Sunday, May 16, 2010

Can i put a Dragonfish in a 10 gallon tank?I cant find info on captive aquarium/special bred or? Violet gobys?

Is this even possible? heres what i have now-

1-fresh water crab - female,2-African Dwarf frogs -unknown, 1-betta-male, 1-sucker fish - unknown

id like to add a dragonfish(goby?) - but im getting conflicting information on this fish - i dont even know if its really a dragonfish or not - they look similar to some of the pictures ive seen of the violet goby- but im not sure the pictures are kinda out of focus or from a different angle than the fish ive seen.ive gone to 5 different stores that supposedly specialize in fish, and 4 said you can put 1 in a ten gallon tank, that they wont get much bigger, and theyll be fine with anything thats larger than its mouth - the 5th said i need a 120 gallon tank and that it will grow up to 30 inches? one of these guys even said that their store breeds them smaller and specifically for fresh water tanks- that they typically dont reach more than a foot long ? (i dont understand that though) please help - i dont really wanna kill one just to see.

Can i put a Dragonfish in a 10 gallon tank?I cant find info on captive aquarium/special bred or? Violet gobys?
violet gobys mainly occur in brackish waters rather than freshwater, so not only is your tank too small (they get to about 24"-30" in the wild, more like 14"-16" in captivity), but it's the wrong water type!

below is a profile.

also, your crab, crab's aren't usually completely aquatic and need land to get out on.

and i'd ID your suckerfish, there's very few who can live in a 10 gallon happily, and if you've got bad luck and got a Chinese Algae Eater or Golden Sucking Loach, they're vicious little buggers and will attempt to eat your betta or frogs over any algae.
Reply:It's probably a Violet Goby,and what Carrie says is true,they get very large and very predatory. By the way here's a simple rule to go by:Never buy a fish from someone who can't give you the Latin(taxonomic) name of the fish. If they have to look it up in a book,be careful,and if they can't look it up in a book,leave! If one of the 5 stores that you visited could have given you the proper Latin name,you could have easily found your information on the net with a simple web search. If the fish is a Violet Goby,Gobioides broussonetti, it's adult length is 50 cm.,almost 20 inches.------See how difficult it is to get good information from someone who has something to sell?--- One other item,the Violet Goby lives in brackish water,it can survive in fresh water or full marine saltwater, but to thrive, it's habitat should be brackish.---------PeeTee----- Try a websearch with the Latin name of the fish and see what comes up.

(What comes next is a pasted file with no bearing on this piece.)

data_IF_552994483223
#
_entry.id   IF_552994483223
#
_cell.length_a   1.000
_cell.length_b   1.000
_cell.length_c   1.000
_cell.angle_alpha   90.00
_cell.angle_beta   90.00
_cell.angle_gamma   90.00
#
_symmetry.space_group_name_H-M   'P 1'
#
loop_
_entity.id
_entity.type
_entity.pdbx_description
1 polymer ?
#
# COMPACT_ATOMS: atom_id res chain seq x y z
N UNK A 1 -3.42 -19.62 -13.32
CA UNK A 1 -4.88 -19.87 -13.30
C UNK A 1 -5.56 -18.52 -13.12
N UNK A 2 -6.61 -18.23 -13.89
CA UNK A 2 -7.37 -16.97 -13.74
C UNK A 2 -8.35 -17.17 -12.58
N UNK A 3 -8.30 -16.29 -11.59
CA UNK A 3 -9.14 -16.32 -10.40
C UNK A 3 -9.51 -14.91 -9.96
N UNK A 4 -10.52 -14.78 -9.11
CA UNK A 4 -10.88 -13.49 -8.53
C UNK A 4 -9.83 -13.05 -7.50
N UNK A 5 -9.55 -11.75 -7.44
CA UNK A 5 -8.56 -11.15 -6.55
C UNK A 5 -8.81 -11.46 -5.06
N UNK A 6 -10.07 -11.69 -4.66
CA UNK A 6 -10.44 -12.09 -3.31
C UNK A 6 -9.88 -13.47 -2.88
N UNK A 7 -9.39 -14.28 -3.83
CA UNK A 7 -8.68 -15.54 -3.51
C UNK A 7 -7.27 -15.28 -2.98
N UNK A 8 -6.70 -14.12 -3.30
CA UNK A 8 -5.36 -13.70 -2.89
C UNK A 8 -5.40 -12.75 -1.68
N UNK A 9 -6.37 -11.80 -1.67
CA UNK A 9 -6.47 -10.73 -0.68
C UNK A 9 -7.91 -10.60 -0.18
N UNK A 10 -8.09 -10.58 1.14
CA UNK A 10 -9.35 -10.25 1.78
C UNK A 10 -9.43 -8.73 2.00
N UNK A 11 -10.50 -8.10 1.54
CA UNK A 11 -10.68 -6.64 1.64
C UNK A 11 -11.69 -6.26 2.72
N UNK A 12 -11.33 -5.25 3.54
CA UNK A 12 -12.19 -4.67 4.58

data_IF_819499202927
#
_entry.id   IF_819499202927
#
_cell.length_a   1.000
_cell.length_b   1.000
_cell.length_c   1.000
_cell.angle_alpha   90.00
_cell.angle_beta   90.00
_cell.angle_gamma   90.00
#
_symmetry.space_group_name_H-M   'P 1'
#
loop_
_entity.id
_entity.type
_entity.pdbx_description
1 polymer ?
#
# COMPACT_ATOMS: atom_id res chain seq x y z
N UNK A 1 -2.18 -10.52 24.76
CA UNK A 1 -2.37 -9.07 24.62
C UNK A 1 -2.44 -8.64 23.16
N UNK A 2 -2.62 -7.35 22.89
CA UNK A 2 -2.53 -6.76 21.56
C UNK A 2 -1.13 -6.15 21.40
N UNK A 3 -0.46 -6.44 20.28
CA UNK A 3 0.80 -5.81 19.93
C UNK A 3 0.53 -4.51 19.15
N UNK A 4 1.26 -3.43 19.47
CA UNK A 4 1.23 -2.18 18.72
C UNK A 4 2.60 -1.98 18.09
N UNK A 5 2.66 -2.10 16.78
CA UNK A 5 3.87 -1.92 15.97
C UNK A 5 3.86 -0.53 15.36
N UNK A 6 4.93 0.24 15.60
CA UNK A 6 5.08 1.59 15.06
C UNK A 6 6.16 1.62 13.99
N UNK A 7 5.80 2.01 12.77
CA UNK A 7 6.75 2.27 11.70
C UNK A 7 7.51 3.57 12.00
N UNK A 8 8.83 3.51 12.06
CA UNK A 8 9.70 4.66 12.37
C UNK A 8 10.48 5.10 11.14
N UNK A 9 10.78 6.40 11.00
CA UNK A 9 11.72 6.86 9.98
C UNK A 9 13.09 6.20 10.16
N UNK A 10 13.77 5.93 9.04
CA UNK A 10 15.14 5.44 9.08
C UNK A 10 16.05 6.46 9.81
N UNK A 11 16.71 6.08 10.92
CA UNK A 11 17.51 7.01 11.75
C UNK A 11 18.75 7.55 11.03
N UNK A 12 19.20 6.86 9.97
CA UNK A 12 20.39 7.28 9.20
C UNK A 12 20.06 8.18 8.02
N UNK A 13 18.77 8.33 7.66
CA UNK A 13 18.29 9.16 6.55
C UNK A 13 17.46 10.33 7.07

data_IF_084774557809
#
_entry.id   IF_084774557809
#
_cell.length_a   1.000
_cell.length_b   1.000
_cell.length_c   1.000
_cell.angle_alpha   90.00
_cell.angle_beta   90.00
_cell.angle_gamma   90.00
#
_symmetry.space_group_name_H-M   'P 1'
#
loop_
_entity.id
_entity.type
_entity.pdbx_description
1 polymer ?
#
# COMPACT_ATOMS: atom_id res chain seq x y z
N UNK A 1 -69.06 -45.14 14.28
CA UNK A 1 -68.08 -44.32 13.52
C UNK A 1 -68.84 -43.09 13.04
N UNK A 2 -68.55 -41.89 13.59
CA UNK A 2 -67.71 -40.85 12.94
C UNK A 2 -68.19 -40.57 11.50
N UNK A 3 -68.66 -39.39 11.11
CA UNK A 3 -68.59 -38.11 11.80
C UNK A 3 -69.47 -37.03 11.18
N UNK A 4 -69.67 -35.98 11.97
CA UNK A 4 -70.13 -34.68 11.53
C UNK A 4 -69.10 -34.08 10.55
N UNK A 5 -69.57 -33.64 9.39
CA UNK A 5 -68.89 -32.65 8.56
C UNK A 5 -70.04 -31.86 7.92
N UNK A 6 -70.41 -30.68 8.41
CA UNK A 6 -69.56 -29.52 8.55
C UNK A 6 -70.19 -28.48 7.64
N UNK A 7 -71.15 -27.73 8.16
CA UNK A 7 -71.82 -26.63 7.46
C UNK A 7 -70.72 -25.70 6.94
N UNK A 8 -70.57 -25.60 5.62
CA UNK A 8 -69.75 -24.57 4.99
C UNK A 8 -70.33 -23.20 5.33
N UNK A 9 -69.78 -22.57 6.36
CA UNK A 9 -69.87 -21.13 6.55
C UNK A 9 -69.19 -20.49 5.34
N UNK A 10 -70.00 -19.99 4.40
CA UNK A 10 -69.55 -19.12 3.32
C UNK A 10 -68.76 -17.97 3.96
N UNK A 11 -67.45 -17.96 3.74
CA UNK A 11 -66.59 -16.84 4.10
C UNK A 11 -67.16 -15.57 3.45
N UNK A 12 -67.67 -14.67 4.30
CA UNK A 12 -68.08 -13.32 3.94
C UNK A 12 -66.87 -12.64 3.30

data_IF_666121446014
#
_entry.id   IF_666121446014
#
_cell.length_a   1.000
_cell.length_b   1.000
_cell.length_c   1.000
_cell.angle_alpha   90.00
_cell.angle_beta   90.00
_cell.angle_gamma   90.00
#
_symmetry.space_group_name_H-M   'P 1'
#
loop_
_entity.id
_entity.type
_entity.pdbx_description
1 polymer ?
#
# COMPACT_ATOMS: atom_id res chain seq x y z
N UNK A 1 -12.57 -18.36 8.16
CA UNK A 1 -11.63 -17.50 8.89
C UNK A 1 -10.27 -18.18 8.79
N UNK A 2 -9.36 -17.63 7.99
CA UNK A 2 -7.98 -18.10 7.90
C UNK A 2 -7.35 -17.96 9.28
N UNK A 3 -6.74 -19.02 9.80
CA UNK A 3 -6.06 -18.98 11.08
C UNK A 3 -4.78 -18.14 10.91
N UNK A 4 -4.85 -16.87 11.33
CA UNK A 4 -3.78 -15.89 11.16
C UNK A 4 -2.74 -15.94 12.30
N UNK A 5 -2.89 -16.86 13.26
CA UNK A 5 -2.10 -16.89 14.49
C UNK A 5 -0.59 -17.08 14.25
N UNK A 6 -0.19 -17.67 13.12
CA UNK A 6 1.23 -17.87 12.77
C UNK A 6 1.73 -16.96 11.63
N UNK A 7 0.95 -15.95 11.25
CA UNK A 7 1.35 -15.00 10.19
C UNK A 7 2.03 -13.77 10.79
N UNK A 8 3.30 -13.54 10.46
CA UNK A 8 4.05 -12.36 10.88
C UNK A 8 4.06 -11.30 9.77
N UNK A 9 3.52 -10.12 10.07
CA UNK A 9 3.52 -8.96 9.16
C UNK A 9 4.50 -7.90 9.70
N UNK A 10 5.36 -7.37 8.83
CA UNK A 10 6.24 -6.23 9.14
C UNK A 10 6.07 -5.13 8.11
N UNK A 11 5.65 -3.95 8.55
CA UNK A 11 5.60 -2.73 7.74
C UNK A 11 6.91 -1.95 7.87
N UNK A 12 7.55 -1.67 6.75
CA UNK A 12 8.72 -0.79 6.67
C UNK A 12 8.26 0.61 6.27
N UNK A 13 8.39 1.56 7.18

Reply:When I think of Dragon fish, I think of many different fish. A lot of fish are dubbed Dragon fish. I am not quite sure which one you are referring to. If it is a a Violet Goby, which is indeed sometimes called a dragon fish, do not put it in with other fish. They are a huge fish, sometimes reaching two feet. They also eat other fish, and may even eat your frogs. They are a solitary fish. The violet goby is sort of like an eel in appearance. If this is the fish you're thinking of, do not put it in your tank. One, because it's too small of a tank, and two, it will eat your fishies.
Reply:Good for you for doing your research first!

Your goby will outgrow the 10 gallon. These get to be almost 2 feet. I'd use a 55 gallon, minimum, for them. Depending on the type of sucker fish you have, it will probably out grow your tank as well unless it's an otocinclus catfish. Plecostomous (at least most of them) get between 5 and 18 inches. If it's a Chinese algae eater, I'd get rid of it altogether - they only eat algae as babies and as they get older, develop a taste for the slime coats of their tankmates - harrassing them even to the point of killing them.

Dragon goby and violet goby are just different names for the same fish, so this explains why they look alike! Don't believe everything you hear in pet stores - most are out to just sell you something. Many don't even train their employees about what the animals are, what they need, or how to care for them. A good way to evaluate how much the people know is to do research on a few fish yourself and ask them a question when you go in. Good answers (or lack thereof) can be very enlightening!

Here are a few websites on your goby:
Reply:only for now they get big i have a 15''
Reply:yas i guess i did it yesterday

No comments:

Post a Comment